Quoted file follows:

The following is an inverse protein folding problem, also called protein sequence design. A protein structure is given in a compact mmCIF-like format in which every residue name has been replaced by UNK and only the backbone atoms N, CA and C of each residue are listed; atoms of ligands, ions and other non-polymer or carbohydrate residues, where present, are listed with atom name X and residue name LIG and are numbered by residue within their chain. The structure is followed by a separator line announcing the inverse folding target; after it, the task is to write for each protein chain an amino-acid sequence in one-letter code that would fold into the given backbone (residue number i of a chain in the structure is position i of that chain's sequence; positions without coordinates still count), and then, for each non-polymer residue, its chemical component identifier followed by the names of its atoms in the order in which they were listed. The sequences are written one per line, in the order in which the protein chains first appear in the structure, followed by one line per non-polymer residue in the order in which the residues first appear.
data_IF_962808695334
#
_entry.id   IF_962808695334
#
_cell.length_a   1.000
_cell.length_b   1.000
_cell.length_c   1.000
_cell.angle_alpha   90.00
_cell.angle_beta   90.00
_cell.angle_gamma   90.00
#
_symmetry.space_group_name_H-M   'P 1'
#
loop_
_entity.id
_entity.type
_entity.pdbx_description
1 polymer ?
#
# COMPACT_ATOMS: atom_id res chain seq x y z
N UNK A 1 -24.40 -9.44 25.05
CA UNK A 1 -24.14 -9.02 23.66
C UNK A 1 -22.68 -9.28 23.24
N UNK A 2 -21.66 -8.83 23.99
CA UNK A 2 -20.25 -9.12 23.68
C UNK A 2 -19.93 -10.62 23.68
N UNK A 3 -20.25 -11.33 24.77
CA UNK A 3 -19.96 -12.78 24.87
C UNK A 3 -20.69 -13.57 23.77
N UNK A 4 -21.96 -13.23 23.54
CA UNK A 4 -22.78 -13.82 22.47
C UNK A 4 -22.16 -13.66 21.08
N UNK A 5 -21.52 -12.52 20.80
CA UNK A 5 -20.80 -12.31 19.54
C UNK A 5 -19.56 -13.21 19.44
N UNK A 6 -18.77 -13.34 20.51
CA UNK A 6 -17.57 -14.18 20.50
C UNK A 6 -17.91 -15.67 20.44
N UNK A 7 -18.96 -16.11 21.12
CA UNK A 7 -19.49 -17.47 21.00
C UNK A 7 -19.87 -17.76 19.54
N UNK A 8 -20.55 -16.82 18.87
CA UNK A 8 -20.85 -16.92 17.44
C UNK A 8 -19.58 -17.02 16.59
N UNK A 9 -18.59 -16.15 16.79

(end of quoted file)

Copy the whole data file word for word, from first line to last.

The following is an inverse protein folding problem, also called protein sequence design. A protein structure is given in a compact mmCIF-like format in which every residue name has been replaced by UNK and only the backbone atoms N, CA and C of each residue are listed; atoms of ligands, ions and other non-polymer or carbohydrate residues, where present, are listed with atom name X and residue name LIG and are numbered by residue within their chain. The structure is followed by a separator line announcing the inverse folding target; after it, the task is to write for each protein chain an amino-acid sequence in one-letter code that would fold into the given backbone (residue number i of a chain in the structure is position i of that chain's sequence; positions without coordinates still count), and then, for each non-polymer residue, its chemical component identifier followed by the names of its atoms in the order in which they were listed. The sequences are written one per line, in the order in which the protein chains first appear in the structure, followed by one line per non-polymer residue in the order in which the residues first appear.
data_IF_962808695334
#
_entry.id   IF_962808695334
#
_cell.length_a   1.000
_cell.length_b   1.000
_cell.length_c   1.000
_cell.angle_alpha   90.00
_cell.angle_beta   90.00
_cell.angle_gamma   90.00
#
_symmetry.space_group_name_H-M   'P 1'
#
loop_
_entity.id
_entity.type
_entity.pdbx_description
1 polymer ?
#
# COMPACT_ATOMS: atom_id res chain seq x y z
N UNK A 1 -24.40 -9.44 25.05
CA UNK A 1 -24.14 -9.02 23.66
C UNK A 1 -22.68 -9.28 23.24
N UNK A 2 -21.66 -8.83 23.99
CA UNK A 2 -20.25 -9.12 23.68
C UNK A 2 -19.93 -10.62 23.68
N UNK A 3 -20.25 -11.33 24.77
CA UNK A 3 -19.96 -12.78 24.87
C UNK A 3 -20.69 -13.57 23.77
N UNK A 4 -21.96 -13.23 23.54
CA UNK A 4 -22.78 -13.82 22.47
C UNK A 4 -22.16 -13.66 21.08
N UNK A 5 -21.52 -12.52 20.80
CA UNK A 5 -20.80 -12.31 19.54
C UNK A 5 -19.56 -13.21 19.44
N UNK A 6 -18.77 -13.34 20.51
CA UNK A 6 -17.57 -14.18 20.50
C UNK A 6 -17.91 -15.67 20.44
N UNK A 7 -18.96 -16.11 21.12
CA UNK A 7 -19.49 -17.47 21.00
C UNK A 7 -19.87 -17.76 19.54
N UNK A 8 -20.55 -16.82 18.87
CA UNK A 8 -20.85 -16.92 17.44
C UNK A 8 -19.58 -17.02 16.59
N UNK A 9 -18.59 -16.15 16.79